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phrasal verbNorth American
1Ask someone for something, typically money.‘he hit up some family members’‘I have an employee who is always hitting me up for a raise’
- ‘Most recently, she'd hit her parents up for $1,600 to fix her kids' teeth.’
- ‘That was before he hit me up for 200 bucks and said he might sue me if I didn't give it to him.’
- ‘All of them will hit me up for money if given the chance.’
- ‘Lots of couples seem to pay for their own celebrations these days, or hit up both families.’
- ‘Suddenly, they can have resources equal to an incumbent's without hitting up major donors.’
- ‘Before I start I thought I'd hit up the most intelligent and well traveled readers on the web for some advice.’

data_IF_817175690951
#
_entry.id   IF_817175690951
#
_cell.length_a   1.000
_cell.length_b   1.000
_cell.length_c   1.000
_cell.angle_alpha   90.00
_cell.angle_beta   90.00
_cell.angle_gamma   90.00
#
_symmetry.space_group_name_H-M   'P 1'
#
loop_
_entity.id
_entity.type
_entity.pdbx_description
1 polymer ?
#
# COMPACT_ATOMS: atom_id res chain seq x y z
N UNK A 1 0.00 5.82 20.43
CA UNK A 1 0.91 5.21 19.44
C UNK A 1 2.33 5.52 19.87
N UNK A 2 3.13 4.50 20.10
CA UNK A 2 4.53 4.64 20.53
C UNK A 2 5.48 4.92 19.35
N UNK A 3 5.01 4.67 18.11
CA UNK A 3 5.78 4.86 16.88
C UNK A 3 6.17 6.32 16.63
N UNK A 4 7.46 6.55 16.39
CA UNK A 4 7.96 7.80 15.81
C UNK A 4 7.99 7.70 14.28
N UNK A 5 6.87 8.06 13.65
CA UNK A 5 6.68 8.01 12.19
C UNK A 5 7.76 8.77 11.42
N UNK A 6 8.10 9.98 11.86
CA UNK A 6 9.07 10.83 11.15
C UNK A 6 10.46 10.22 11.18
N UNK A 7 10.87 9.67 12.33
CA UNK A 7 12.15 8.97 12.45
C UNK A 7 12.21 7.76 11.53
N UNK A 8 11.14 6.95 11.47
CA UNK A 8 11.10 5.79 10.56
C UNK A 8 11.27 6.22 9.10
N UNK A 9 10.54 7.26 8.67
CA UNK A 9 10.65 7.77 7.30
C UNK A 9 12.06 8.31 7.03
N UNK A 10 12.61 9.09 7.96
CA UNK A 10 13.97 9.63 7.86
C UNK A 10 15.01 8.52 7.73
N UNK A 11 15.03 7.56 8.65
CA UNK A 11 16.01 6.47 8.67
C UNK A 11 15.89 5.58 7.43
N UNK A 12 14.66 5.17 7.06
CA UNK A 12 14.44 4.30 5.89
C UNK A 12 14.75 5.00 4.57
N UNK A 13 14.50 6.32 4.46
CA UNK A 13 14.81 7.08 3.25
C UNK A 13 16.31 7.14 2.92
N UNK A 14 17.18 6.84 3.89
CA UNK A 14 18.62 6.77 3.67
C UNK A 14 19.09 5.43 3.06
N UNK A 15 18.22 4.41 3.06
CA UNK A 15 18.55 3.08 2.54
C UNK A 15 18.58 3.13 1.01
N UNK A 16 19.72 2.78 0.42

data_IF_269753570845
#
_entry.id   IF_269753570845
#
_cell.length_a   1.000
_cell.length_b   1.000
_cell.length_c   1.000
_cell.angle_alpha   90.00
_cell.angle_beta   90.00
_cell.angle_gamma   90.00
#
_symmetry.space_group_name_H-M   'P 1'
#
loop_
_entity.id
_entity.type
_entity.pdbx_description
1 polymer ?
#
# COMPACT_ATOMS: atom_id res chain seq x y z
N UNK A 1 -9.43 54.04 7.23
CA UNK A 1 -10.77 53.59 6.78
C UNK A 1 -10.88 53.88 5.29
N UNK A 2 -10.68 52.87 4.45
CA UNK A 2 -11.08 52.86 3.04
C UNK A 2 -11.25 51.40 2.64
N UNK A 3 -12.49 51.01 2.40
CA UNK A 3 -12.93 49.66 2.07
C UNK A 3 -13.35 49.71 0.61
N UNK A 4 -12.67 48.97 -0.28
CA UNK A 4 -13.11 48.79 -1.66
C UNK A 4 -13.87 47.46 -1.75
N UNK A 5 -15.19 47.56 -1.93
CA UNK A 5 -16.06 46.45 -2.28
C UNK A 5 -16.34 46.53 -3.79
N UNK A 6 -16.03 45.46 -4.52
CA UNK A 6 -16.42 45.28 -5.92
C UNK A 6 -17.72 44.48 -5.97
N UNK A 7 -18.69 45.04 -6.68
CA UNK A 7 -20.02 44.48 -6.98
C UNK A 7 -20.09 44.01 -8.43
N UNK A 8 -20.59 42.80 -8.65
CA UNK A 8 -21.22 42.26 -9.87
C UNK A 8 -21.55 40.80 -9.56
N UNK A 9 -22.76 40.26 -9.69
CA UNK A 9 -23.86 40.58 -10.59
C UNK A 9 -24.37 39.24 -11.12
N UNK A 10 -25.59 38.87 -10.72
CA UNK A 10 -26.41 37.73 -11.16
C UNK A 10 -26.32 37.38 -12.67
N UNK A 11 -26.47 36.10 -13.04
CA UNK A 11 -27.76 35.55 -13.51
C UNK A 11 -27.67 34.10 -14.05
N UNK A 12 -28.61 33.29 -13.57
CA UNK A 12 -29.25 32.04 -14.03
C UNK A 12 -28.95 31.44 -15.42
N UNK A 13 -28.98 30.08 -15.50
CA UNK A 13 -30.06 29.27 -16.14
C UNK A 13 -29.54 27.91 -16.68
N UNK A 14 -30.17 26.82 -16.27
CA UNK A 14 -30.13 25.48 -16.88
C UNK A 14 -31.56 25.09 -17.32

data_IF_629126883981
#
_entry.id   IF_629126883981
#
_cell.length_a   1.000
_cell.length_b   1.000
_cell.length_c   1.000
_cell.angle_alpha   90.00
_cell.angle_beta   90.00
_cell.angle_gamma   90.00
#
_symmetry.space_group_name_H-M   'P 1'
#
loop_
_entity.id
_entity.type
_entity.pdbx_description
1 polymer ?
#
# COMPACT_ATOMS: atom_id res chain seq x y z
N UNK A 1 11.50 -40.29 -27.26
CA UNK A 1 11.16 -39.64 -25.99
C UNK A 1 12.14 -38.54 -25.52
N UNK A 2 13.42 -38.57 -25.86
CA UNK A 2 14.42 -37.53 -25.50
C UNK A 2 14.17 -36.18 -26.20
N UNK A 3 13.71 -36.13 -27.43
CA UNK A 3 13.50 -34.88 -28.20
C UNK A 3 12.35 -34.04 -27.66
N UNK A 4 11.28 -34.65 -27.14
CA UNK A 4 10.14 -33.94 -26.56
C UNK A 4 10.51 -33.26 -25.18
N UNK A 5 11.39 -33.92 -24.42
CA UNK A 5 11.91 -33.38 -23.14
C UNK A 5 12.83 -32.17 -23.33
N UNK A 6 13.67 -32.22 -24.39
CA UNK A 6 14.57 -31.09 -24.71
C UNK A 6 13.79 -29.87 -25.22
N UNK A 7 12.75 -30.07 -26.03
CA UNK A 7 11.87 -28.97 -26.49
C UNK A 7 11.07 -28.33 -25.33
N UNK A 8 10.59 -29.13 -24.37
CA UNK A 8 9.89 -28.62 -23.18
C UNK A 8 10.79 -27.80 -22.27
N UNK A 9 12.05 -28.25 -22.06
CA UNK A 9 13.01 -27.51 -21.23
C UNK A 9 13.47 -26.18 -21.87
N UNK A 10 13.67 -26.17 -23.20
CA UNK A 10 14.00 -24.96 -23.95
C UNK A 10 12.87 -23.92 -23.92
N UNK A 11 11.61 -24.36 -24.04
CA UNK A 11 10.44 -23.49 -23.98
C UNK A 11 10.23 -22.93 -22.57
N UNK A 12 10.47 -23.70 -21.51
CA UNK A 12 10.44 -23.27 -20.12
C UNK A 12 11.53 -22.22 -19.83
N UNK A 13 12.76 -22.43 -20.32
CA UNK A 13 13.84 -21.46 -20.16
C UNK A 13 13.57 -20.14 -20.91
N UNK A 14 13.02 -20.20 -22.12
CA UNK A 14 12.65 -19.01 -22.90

- ‘If I'd known he was that soft a touch, I'd have hit him up for a couple hundred grand.’
- ‘As soon as I heard about it, I started hitting up pals for pledges.’
- ‘Feel free to hit me up in the forums if you have any questions or comments.’
- ‘Juliette has a little boy who's maybe seven and my little girl is 21 months so I hit her up for whatever advice she could give to a new father.’
- ‘Second, I've become paranoid that everyone I know who is short of cash will hit me up for a loan.’
- 1.1usually in imperative Contact someone.‘if you have a serious band and would like to play some music, hit me up’
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